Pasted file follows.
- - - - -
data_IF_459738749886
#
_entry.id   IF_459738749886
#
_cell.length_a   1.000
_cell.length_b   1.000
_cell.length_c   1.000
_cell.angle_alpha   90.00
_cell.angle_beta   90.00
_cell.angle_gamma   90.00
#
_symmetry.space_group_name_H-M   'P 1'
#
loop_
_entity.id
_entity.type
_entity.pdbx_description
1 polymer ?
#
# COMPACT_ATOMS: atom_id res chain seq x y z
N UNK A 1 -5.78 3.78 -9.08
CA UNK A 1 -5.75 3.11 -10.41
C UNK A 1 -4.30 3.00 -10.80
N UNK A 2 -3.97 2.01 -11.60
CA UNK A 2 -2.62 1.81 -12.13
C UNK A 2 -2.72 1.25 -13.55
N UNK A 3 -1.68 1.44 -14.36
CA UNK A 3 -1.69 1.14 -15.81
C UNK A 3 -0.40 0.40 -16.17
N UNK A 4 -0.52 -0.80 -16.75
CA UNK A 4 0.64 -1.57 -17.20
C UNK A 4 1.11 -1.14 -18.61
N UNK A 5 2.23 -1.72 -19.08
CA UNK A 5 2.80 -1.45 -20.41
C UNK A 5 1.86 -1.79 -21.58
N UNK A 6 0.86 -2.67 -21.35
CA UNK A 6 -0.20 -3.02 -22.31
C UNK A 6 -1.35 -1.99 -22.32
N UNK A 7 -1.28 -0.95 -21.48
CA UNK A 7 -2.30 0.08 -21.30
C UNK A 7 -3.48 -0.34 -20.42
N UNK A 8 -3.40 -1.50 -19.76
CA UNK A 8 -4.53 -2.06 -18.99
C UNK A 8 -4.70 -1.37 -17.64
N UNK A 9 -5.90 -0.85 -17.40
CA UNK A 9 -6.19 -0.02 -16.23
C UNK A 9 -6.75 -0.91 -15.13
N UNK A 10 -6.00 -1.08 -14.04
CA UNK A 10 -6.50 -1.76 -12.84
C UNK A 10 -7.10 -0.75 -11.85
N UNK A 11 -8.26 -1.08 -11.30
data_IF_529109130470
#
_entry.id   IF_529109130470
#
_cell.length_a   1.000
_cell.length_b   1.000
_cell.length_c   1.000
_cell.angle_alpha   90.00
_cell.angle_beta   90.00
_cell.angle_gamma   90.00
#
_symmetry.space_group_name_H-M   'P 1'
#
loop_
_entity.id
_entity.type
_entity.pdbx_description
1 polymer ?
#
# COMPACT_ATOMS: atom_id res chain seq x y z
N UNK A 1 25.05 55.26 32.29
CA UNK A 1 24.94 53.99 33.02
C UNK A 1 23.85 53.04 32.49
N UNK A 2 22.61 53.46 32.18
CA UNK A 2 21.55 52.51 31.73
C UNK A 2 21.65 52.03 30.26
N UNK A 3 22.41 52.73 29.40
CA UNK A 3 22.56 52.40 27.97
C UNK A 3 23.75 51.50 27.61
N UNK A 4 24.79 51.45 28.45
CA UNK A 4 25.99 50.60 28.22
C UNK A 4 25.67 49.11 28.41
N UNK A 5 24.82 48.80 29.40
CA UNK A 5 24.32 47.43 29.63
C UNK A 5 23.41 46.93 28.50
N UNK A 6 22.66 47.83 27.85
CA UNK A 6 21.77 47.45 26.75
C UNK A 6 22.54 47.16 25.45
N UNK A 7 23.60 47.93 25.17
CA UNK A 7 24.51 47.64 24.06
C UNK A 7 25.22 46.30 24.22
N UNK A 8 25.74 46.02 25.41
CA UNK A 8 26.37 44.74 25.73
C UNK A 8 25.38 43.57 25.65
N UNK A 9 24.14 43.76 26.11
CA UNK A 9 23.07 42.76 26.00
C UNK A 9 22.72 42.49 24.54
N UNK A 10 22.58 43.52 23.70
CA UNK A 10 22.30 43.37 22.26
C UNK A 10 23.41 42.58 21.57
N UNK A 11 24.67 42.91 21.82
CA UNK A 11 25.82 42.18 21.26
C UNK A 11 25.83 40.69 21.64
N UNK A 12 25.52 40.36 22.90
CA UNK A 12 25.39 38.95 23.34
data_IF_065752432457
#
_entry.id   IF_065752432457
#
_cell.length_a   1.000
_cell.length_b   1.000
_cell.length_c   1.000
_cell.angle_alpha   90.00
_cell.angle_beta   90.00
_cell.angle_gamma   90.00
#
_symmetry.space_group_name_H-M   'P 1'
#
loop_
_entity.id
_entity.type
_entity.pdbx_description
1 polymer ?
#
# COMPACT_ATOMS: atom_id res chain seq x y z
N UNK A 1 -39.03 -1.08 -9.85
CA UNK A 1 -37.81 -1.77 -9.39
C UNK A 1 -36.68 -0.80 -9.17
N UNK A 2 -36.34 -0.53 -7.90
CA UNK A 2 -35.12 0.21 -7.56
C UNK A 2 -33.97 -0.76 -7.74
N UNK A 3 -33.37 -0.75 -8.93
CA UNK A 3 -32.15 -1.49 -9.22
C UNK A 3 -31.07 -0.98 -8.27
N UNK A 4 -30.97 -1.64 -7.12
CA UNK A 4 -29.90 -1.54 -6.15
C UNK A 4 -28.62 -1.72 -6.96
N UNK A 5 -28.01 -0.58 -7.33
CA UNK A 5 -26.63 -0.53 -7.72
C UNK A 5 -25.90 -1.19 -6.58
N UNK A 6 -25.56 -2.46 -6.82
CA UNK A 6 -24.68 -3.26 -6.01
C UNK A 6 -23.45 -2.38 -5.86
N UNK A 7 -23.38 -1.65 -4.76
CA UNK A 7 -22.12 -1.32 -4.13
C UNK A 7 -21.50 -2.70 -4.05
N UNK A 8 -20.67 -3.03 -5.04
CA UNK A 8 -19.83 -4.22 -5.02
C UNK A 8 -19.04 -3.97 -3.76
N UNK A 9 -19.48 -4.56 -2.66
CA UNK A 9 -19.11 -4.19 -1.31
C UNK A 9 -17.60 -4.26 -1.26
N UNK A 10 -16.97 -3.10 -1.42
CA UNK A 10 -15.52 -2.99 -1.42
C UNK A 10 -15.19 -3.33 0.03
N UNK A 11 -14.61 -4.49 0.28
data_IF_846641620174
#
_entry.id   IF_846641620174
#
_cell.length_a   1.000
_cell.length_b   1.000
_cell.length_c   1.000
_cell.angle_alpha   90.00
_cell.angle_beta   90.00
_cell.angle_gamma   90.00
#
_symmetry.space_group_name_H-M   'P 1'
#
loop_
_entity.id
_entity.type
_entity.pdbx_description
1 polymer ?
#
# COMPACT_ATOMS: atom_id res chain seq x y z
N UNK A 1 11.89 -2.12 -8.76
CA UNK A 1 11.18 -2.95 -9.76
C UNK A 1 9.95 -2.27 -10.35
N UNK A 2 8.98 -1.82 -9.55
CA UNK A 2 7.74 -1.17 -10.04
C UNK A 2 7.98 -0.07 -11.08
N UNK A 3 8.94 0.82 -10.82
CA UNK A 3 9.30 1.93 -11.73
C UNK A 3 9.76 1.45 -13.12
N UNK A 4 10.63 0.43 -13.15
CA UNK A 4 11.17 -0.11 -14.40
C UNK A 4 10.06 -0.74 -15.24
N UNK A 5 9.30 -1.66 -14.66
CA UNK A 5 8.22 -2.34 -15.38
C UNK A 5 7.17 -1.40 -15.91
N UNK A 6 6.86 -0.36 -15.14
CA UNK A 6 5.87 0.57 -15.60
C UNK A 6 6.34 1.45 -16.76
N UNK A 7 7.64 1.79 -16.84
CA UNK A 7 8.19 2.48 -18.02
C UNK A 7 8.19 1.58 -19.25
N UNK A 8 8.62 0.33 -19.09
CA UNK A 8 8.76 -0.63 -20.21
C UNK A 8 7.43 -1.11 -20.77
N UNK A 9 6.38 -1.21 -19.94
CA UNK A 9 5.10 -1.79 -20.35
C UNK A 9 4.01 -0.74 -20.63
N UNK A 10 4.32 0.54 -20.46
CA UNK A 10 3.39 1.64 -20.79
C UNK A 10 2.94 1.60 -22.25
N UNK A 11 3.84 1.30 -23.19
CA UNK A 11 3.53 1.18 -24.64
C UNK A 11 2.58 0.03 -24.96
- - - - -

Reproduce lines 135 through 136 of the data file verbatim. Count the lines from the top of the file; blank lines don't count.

C UNK A 3 -31.07 -0.98 -8.27
N UNK A 4 -30.97 -1.64 -7.12